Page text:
Is Rupee set to swing wild?


MUMBAI: The rupee is turning volatile, mirroring the movements in yuan, even as emerging market currencies face the likelihood of capital flight after the Argentine Peso’s record 25% fall in a single trading session.

The surge in gold imports last month could also weaken the local unit ahead of the festival season.

The one-month Bloomberg Implied Volatility Index has surged 227 basis points since the beginning of the month, reflecting wild swings in the currency market. The gauge is now at 7%.

“Currency traders are in a tizzy,” said K N Dey, founder of United Financials, a Mumbai-based forex firm. “Chinese Yuan and Argentine peso are going to weigh on other EM currencies, including the rupee. While companies are rushing to cover their offshore exposures, punters are exploiting market swings.”

Reliance Industries on Monday decided to sell 20% stake in its chemical business to Aramco. The company is expected to receive about $15 billion from the Saudi Arabian oil major. But details of the inflows are not yet known.

The rupee lost 0.86% to the dollar Tuesday to close at 71.40 to a dollar, its lowest since February 7 this year. The Reserve Bank of India is said to have intervened, checking the rupee’s sharp fall, as some state-owned banks were seen selling dollars in the spot market, dealers said.

“Speculators are already seen going short on the rupee amid increasing volatility,” said Anindya Banerjee, currency analyst at Kotak Securities. “Global investors are seeking safety of investments. Foreign fund outlfows from equities are also weighing on the rupee.”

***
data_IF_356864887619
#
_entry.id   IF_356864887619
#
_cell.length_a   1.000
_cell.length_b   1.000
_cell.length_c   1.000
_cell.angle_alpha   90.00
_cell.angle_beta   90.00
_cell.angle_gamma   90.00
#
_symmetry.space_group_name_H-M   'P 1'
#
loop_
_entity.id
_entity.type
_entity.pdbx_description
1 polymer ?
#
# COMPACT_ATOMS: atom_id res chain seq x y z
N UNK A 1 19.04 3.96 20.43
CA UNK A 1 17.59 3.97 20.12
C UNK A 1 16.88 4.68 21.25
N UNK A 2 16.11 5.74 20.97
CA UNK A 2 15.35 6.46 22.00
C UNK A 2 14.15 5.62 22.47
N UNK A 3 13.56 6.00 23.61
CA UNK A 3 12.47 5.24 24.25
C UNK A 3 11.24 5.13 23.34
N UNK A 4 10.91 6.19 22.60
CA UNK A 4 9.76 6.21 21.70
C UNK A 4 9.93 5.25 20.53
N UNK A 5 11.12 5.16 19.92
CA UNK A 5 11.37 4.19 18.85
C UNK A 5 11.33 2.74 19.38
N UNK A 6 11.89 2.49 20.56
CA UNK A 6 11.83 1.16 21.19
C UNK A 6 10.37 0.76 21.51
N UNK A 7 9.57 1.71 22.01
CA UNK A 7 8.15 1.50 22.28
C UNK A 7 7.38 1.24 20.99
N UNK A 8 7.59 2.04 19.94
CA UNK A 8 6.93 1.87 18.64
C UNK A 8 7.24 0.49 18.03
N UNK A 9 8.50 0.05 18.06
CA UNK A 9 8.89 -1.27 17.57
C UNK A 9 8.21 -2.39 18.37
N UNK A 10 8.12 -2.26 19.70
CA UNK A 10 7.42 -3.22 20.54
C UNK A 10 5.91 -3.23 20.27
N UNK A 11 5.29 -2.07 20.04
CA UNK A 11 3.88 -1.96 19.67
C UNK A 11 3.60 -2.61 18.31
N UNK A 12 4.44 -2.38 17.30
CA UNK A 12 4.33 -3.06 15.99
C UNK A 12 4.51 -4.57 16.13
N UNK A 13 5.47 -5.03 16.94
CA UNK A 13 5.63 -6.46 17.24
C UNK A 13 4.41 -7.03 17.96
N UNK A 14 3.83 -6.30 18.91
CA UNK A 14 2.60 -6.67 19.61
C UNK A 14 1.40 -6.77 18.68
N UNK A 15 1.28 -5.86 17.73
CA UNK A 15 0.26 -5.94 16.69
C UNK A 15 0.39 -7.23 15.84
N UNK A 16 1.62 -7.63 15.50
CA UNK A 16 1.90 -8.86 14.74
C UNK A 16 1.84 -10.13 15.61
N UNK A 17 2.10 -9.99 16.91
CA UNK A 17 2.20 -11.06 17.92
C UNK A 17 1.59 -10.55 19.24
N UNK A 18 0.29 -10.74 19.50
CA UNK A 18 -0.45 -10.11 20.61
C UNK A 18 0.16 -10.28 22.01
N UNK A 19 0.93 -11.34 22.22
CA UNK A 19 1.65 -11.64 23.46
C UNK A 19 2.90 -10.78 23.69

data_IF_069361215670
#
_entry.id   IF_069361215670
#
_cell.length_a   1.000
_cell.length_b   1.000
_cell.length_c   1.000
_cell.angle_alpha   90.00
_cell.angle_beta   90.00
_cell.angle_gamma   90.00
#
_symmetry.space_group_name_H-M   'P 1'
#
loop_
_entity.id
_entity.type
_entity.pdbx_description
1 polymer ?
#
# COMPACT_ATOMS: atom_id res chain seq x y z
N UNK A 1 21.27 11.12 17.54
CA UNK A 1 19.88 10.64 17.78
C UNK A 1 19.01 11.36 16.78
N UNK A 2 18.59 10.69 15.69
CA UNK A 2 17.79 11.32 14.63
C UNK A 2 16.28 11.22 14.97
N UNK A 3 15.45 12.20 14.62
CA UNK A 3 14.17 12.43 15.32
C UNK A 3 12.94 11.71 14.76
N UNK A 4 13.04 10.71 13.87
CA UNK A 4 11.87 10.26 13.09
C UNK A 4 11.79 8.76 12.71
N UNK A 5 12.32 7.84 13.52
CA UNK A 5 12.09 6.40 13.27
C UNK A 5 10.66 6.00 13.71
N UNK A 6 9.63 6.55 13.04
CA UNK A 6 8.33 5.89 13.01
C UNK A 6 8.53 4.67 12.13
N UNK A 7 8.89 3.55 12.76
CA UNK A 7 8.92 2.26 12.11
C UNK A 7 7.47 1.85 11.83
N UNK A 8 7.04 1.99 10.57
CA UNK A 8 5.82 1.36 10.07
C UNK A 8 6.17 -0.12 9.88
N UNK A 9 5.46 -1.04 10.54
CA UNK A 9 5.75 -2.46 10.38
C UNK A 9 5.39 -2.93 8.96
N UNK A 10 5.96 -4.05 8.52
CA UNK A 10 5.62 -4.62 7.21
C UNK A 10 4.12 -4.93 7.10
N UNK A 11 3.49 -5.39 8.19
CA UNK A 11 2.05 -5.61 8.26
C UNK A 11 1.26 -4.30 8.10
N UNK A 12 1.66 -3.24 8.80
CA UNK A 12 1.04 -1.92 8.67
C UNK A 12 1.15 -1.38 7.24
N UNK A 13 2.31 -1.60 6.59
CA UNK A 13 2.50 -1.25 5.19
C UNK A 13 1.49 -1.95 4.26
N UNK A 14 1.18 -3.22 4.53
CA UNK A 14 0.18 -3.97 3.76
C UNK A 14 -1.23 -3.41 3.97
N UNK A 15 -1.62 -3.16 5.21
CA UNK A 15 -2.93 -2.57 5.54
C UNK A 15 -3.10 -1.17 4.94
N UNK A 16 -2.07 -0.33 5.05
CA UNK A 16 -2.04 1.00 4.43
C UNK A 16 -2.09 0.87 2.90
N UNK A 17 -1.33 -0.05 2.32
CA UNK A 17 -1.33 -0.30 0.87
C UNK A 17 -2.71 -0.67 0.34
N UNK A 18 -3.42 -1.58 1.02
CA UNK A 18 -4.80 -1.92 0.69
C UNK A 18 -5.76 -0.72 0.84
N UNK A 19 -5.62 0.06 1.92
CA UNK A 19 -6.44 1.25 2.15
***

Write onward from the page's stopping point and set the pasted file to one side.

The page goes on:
Foreign portfolio investors have net sold Rs 24,300 crore worth of equities in July and August, show data from National Securities Depository.

The rupee is seen trading in the range of 72-70 per dollar in the next few weeks.

The Argentine peso tumbled as much as 25% to a record-low 60 per dollar Monday, Bloomberg reported. Argentina is likely heading into an economic crisis.

“The rupee cannot remain immune when emerging market currencies are sliding against the dollar,” said M S Gopikrishnan, an independent forex expert. “Volatility is on the rise with speculative bets likely going up in the offshore rupee market. The yuan is charting out the future path of EM currencies.”

The Chinese yuan is plunging fast against the dollar.

Beijing on Monday allowed the yuan to fall past 7, a key level defended by the local authorities in the past.





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